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Researchers from Arizona State University Report on Findings in Cell Surface Extensions (Food grade titanium dioxide disrupts intestinal brush border...

September 2, 2014



Researchers from Arizona State University Report on Findings in Cell Surface Extensions (Food grade titanium dioxide disrupts intestinal brush border microvilli in vitro independent of sedimentation)

By a News Reporter-Staff News Editor at Life Science Weekly -- Investigators discuss new findings in Cell Surface Extensions. According to news originating from Tempe, Arizona, by NewsRx correspondents, research stated, "Bulk-and nano-scale titanium dioxide (TiO2) has found use in human food products for controlling color, texture, and moisture. Once ingested, and because of their small size, nano-scale TiO2 can interact with a number of epithelia that line the human gastrointestinal tract."

Our news journalists obtained a quote from the research from Arizona State University, "One such epithelium responsible for nutrient absorption is the small intestine, whose constituent cells contain microvilli to increase the total surface area of the gut. Using a combination of scanning and transmission electron microscopy it was found that food grade TiO2 (E171 food additive coded) included similar to 25 % of the TiO2 as nanoparticles (NPs;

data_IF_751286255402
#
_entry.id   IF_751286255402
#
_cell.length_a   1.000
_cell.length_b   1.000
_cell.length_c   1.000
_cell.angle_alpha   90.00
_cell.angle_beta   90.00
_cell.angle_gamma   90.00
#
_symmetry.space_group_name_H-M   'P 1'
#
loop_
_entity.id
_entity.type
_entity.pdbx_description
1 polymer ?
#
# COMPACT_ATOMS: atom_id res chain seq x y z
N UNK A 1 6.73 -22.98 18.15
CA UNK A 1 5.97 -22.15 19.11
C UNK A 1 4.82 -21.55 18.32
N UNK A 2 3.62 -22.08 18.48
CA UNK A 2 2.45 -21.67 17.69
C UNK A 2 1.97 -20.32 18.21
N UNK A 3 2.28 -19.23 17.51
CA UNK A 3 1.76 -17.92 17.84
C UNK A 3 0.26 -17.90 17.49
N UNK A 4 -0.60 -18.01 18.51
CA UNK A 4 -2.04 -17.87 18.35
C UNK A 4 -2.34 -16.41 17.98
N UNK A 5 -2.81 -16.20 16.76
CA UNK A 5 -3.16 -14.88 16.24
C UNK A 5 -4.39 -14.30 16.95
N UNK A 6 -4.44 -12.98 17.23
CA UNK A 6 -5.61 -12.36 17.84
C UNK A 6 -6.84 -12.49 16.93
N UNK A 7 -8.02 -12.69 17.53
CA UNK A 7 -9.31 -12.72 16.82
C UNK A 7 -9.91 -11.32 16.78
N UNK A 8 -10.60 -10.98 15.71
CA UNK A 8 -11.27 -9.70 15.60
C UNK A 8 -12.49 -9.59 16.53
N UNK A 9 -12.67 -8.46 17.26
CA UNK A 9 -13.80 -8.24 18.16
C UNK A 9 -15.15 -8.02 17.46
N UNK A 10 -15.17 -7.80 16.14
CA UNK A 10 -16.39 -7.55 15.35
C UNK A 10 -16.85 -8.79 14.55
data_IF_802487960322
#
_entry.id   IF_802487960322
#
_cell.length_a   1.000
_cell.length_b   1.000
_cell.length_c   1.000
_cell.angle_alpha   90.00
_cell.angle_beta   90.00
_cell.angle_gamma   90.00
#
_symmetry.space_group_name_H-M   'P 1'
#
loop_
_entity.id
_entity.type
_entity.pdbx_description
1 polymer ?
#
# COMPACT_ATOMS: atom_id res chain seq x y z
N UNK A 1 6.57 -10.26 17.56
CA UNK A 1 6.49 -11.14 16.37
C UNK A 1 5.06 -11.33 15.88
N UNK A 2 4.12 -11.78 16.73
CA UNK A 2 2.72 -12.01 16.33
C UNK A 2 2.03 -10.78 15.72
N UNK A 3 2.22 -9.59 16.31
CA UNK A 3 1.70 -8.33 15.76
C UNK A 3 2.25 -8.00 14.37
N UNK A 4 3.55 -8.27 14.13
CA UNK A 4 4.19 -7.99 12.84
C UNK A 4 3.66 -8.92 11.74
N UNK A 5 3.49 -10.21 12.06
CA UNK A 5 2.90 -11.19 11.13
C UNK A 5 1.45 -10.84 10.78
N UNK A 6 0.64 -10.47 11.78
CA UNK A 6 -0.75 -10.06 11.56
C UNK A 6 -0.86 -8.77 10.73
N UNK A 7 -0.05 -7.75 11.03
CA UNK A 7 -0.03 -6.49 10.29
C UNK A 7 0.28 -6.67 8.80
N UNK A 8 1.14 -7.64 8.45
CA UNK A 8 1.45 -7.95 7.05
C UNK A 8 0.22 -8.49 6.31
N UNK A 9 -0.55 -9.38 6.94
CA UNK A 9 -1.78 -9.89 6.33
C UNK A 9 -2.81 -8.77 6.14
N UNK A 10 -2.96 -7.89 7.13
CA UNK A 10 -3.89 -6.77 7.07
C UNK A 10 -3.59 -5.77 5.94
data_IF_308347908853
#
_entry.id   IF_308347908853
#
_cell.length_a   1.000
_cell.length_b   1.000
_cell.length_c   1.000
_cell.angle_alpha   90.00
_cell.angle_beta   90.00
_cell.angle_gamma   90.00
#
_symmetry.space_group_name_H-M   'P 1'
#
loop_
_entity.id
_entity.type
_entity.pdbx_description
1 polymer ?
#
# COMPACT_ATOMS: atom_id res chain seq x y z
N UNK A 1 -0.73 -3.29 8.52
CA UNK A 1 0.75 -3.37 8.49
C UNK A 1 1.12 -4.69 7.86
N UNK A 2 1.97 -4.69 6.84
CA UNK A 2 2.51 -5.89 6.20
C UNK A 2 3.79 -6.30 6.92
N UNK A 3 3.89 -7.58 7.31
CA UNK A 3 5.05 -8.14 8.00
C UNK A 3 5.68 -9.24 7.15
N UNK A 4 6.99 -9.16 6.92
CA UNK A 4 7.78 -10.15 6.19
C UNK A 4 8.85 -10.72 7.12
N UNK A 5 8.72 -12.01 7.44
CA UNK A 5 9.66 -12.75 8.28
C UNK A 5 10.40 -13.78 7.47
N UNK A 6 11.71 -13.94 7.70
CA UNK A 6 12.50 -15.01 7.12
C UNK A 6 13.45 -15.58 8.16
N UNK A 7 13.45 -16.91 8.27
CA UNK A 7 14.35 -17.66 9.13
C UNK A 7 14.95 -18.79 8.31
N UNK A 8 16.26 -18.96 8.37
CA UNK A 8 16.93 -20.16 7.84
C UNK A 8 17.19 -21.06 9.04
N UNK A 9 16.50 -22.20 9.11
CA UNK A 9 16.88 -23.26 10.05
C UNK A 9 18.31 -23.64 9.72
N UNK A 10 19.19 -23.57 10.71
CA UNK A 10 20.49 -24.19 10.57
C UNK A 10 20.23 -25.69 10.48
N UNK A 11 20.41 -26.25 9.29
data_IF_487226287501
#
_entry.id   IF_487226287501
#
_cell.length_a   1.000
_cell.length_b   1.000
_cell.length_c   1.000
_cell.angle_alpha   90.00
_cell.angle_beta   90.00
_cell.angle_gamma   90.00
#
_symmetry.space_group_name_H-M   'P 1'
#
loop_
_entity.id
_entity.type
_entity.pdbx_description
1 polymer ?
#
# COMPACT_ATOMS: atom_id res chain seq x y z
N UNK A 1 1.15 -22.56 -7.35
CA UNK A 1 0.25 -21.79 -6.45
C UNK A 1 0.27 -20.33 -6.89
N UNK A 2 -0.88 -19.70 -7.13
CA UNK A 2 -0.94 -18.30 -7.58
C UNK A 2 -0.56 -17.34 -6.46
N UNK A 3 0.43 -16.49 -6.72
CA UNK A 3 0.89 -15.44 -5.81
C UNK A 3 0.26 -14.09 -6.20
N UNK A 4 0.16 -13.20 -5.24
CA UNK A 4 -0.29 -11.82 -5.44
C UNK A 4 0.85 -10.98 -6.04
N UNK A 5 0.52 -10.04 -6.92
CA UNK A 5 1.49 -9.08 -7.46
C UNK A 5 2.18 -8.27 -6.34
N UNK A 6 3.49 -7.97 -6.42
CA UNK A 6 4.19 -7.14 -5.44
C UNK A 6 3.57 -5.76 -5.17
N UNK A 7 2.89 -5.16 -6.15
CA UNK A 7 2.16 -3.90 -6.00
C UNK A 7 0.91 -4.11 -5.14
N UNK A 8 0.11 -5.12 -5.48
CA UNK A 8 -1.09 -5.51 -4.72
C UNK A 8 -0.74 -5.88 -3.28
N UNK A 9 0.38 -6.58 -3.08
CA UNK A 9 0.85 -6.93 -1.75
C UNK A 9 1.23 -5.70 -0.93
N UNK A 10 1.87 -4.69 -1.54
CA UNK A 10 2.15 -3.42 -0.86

According to the news editors, the research concluded: "These data indicate that food grade TiO2 exposure resulted in the loss of microvilli from the Caco-2(BBe1) cell system due to a biological response, and not simply a physical artifact of in vitro exposure."

For more information on this research see: Food grade titanium dioxide disrupts intestinal brush border microvilli in vitro independent of sedimentation. Cell Biology and Toxicology, 2014;30(3):169-188. Cell Biology and Toxicology can be contacted at: Springer, Van Godewijckstraat 30, 3311 Gz Dordrecht, Netherlands. (Springer - www.springer.com; Cell Biology and Toxicology - www.springerlink.com/content/0742-2091/)

The news correspondents report that additional information may be obtained from J.J. Faust, Arizona State University, Sch Sustainable Engn & Built Environm, Tempe, AZ 85287, United States. Additional authors for this research include K. Doudrick, Y. Yang, P. Westerhoff and D.G. Capco (see also Cell Surface Extensions).

Keywords for this news article include: Tempe, Arizona, Chemicals, Chemistry, Microvilli, Light Metals, Nanoparticle, United States, Nanotechnology, Titanium Dioxide, Emerging Technologies, Cell Surface Extensions, North and Central America

Our reports deliver fact-based news of research and discoveries from around the world. Copyright 2014, NewsRx LLC


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Source: Life Science Weekly


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